Jamal Collins is always critiquing himself. He films his graphic design classes, trying to dissect the directions he’s giving students, how he’s explaining things, how he’s interacting. Body language. Everything. He’s always thinking.
“I have an hour-long ride here and I go over everything in my head,” he says, standing in his Richmond Heights High School’s summer techie camp — part of the district’s free after-school enrichment program, Rise Up.
Collins adjusts a video camera set up on a tripod while students stay busy creating business cards for the Inner City Baseball Academy of Greater Cleveland on Photoshop. The winner gets a small stipend — a contest similar to a recent T-shirt design project for Rise Up.
Students gossip about the death of rapper XXX Tentacion or laugh over inside jokes while they work, like they’re typical kids who’d rather be outside playing on a beautiful summer day.
Collins, though, keeps them on task. His teaching style takes you back, makes you feel like a kid with a locker down the hall, passing notes, or maybe now it’s sending Snapchats.
Breaking up a debate on the style of X’s death, he says, “We lost a young soldier; we lost a young man about 20 years old. That’s a tragedy.”
Interwoven in his direct, clear teaching style are life lessons he hopes will collectively make an impact, like discussions on the dopamine rush you get from engaging with a smart phone or simply the importance of hard work.
“I think I just act like a dad,” Collins says, thinking of his seven kids, the oldest one of which is 24. “I’ve been a father for the longest time.”
Growing up in East Cleveland and considered an “at-risk youth,” Collins set his sights on the University of Akron — determined to avoid prison or worse, as he watched many in his classmates go down this path. He earned a bachelor’s of fine arts degree in 1997, trying his luck in the corporate world for almost a decade, when he decided to go out on his own — freelancing and hustling gigs wherever he could.
Once technology allowed anyone to create posters and other graphic products with user-friendly computer programs, Collins found himself out of work. Eventually, he started volunteering with the Boys and Girls Club of Cleveland and ended up landing an art instructor job. Before long, he pitched the idea of teaching graphic design, which he still does.
Empowering youth through design has been the core part of Collins’ mission ever since. He also began working tirelessly to build himself up, using the tools he once feared would stop him from advancing his career to tirelessly create vlogs and design his own content.
A freelance designer, public speaker, teacher and mentor, Collins is his own brand (Jay Working) which stands out from the crowd as a matter of survival.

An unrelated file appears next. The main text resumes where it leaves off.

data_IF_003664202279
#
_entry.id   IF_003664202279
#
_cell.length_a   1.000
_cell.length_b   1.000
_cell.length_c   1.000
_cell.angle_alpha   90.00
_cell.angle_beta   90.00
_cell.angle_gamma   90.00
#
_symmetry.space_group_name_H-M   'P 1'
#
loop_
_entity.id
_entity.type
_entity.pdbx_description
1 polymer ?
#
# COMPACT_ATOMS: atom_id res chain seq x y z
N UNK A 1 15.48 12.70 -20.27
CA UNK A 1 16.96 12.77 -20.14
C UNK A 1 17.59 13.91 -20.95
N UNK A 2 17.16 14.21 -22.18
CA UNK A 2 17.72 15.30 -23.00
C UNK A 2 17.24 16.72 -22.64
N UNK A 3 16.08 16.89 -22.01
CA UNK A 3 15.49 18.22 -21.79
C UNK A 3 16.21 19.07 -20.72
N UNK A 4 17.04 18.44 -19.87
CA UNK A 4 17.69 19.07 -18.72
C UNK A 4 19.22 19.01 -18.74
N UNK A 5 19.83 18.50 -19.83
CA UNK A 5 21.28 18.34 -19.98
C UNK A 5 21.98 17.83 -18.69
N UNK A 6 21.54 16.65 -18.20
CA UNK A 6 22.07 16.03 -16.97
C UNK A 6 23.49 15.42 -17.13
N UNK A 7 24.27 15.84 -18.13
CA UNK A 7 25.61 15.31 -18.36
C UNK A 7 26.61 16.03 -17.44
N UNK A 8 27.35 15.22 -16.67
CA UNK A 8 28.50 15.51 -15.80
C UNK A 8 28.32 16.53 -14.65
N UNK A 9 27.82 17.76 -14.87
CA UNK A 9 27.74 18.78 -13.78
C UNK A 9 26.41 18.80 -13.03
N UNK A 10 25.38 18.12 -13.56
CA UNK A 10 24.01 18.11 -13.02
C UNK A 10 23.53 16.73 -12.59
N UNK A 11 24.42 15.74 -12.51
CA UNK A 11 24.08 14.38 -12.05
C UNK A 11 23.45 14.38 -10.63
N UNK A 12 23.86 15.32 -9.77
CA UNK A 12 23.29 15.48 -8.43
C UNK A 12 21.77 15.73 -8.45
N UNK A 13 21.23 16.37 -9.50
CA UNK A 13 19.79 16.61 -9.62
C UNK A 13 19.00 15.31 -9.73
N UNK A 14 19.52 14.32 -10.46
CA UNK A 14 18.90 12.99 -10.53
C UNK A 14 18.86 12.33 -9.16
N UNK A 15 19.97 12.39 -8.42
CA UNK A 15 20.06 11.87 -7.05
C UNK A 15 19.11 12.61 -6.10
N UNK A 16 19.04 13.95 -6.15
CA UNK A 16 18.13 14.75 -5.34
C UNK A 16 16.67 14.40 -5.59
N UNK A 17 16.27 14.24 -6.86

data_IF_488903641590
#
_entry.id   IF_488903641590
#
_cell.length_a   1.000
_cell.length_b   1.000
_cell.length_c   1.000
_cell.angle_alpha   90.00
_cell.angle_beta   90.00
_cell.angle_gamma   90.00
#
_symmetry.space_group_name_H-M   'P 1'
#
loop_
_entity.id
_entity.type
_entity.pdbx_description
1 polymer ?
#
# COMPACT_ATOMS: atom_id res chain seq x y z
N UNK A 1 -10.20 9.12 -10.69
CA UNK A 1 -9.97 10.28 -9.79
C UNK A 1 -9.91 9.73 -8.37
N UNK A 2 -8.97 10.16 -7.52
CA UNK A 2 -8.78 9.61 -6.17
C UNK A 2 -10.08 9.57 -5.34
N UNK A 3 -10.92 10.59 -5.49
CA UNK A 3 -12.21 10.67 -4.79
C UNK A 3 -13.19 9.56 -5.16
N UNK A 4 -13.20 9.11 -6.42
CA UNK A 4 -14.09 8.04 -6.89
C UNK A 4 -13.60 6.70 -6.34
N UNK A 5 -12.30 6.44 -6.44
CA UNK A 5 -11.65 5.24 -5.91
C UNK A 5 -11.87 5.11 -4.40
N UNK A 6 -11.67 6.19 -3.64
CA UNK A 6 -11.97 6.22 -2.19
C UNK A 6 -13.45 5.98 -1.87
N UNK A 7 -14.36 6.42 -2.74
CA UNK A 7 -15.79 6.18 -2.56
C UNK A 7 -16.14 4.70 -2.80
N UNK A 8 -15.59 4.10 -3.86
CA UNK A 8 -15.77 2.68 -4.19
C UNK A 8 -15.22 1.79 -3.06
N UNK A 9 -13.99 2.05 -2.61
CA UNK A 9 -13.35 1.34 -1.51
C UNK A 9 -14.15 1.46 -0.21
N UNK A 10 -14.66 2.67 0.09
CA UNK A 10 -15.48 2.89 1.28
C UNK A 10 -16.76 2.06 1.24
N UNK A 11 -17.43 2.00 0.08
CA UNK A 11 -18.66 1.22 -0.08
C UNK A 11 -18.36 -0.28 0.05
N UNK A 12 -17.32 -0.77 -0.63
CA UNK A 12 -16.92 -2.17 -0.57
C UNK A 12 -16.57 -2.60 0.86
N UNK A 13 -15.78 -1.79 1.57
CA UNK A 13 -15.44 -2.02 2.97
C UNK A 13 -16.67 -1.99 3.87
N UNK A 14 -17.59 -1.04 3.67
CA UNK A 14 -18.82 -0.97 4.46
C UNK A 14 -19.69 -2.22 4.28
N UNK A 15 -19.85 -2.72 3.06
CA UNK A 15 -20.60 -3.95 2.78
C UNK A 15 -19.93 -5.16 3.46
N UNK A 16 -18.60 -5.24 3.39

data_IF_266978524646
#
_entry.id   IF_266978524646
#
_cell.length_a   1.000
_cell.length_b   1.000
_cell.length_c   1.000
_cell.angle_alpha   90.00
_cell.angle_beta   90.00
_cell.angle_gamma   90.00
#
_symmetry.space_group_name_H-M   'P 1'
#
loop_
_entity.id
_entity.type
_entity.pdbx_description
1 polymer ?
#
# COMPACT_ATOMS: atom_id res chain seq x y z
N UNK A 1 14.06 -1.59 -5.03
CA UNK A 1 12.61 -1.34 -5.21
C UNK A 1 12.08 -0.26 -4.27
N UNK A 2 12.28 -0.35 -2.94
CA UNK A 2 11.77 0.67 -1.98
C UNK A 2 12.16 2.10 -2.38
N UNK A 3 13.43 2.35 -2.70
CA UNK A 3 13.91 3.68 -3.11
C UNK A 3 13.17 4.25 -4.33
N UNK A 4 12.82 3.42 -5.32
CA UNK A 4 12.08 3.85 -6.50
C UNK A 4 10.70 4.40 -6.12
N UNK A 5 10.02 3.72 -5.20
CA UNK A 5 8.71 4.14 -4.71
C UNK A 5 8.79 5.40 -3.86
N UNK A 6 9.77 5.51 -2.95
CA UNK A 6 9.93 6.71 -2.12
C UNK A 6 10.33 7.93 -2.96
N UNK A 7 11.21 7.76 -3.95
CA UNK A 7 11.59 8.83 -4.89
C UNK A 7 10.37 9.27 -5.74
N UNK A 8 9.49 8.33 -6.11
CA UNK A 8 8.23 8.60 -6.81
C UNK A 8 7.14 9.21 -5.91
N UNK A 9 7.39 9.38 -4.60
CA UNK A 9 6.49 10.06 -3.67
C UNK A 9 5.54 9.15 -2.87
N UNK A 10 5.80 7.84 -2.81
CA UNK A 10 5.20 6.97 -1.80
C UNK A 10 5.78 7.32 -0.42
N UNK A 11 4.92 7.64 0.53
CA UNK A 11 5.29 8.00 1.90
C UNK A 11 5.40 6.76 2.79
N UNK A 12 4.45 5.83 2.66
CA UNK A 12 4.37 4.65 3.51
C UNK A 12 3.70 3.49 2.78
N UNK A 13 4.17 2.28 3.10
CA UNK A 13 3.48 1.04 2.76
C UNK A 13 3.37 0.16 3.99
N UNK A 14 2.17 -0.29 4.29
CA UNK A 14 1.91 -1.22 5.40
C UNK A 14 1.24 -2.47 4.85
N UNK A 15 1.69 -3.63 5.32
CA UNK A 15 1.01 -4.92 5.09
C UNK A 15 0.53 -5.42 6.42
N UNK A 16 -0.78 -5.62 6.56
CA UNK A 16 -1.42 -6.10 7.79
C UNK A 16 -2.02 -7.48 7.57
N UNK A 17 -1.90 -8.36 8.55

He’s had to. Gone are the days of depending on a resume, he says. You have to build a complete picture of yourself online (and in your community) before a prospective employer or supporter ever meets you.
“I want to use myself as an example,” he said, sitting outside a media arts and filmmaking course at the metro campus of Cuyahoga Community College (Tri-C) — a class he wrapped up this spring. “I want to give people advice that I needed.”
Advice like, learn to promote yourself as a unique brand online. Use Twitter, Instagram and Facebook — including features like stories — with a specific strategy of the overall message you want to convey. Make a YouTube channel showing your skills and projects. Convince parents not to buy an Xbox or other games, but inexpensive cameras and computers, so kids can learn skills that will carry them through life.
“Constantly reinvent yourself and become a creative freethinker,” he always tells his students. That’s what he’s always done.
Along with conveying these messages, his main goal is to teach students critical thinking. Or helping them gain confidence speaking in public.
Alayna Harris, who’s headed into her freshman year at Richmond Heights High School this fall, created the winning design for the Rise Up T-shirt contest with text and a hawk’s head.
Her favorite part about coding or graphic design is bringing projects home to her mom, always so happy to see her progress.
“It makes her happy to be able to say I made something,” she says, taking a break from designing her business card.
Looking over at Collins, busy helping students navigate Photoshop, she adds, “He teaches me something new every day.”
Follow Collins and learn more about his latest projects on twitter, YouTube and instagram @jayworking or at jayworking.com.
[Written by Nicole Hennessy]
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